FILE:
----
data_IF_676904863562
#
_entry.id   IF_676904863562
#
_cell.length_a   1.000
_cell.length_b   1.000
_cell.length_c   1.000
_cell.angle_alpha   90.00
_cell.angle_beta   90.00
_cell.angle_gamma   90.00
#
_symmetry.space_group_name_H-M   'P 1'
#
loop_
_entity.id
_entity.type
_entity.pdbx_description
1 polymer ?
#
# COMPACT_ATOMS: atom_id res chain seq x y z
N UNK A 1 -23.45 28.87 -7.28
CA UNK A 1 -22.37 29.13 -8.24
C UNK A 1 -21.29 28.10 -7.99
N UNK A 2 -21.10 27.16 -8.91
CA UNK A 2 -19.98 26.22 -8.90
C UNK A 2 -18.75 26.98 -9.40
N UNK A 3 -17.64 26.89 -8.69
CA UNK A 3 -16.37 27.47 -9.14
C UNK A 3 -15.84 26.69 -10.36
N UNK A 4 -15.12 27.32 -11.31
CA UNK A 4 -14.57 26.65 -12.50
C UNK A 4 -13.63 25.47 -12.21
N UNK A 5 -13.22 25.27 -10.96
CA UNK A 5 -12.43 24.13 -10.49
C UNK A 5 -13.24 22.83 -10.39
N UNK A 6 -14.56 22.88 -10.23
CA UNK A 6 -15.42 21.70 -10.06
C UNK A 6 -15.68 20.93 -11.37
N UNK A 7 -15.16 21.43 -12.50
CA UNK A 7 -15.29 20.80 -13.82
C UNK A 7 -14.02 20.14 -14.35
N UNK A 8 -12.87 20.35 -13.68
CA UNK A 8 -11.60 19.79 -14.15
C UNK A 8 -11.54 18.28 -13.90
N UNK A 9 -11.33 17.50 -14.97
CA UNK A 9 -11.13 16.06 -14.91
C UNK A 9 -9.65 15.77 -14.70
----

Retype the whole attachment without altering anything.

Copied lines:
data_IF_676904863562
#
_entry.id   IF_676904863562
#
_cell.length_a   1.000
_cell.length_b   1.000
_cell.length_c   1.000
_cell.angle_alpha   90.00
_cell.angle_beta   90.00
_cell.angle_gamma   90.00
#
_symmetry.space_group_name_H-M   'P 1'
#
loop_
_entity.id
_entity.type
_entity.pdbx_description
1 polymer ?
#
# COMPACT_ATOMS: atom_id res chain seq x y z
N UNK A 1 -23.45 28.87 -7.28
CA UNK A 1 -22.37 29.13 -8.24
C UNK A 1 -21.29 28.10 -7.99
N UNK A 2 -21.10 27.16 -8.91
CA UNK A 2 -19.98 26.22 -8.90
C UNK A 2 -18.75 26.98 -9.40
N UNK A 3 -17.64 26.89 -8.69
CA UNK A 3 -16.37 27.47 -9.14
C UNK A 3 -15.84 26.69 -10.36
N UNK A 4 -15.12 27.32 -11.31
CA UNK A 4 -14.57 26.65 -12.50
C UNK A 4 -13.63 25.47 -12.21
N UNK A 5 -13.22 25.27 -10.96
CA UNK A 5 -12.43 24.13 -10.49
C UNK A 5 -13.24 22.83 -10.39
N UNK A 6 -14.56 22.88 -10.23
CA UNK A 6 -15.42 21.70 -10.06
C UNK A 6 -15.68 20.93 -11.37
N UNK A 7 -15.16 21.43 -12.50
CA UNK A 7 -15.29 20.80 -13.82
C UNK A 7 -14.02 20.14 -14.35
N UNK A 8 -12.87 20.35 -13.68
CA UNK A 8 -11.60 19.79 -14.15
C UNK A 8 -11.54 18.28 -13.90
N UNK A 9 -11.33 17.50 -14.97
CA UNK A 9 -11.13 16.06 -14.91
C UNK A 9 -9.65 15.77 -14.70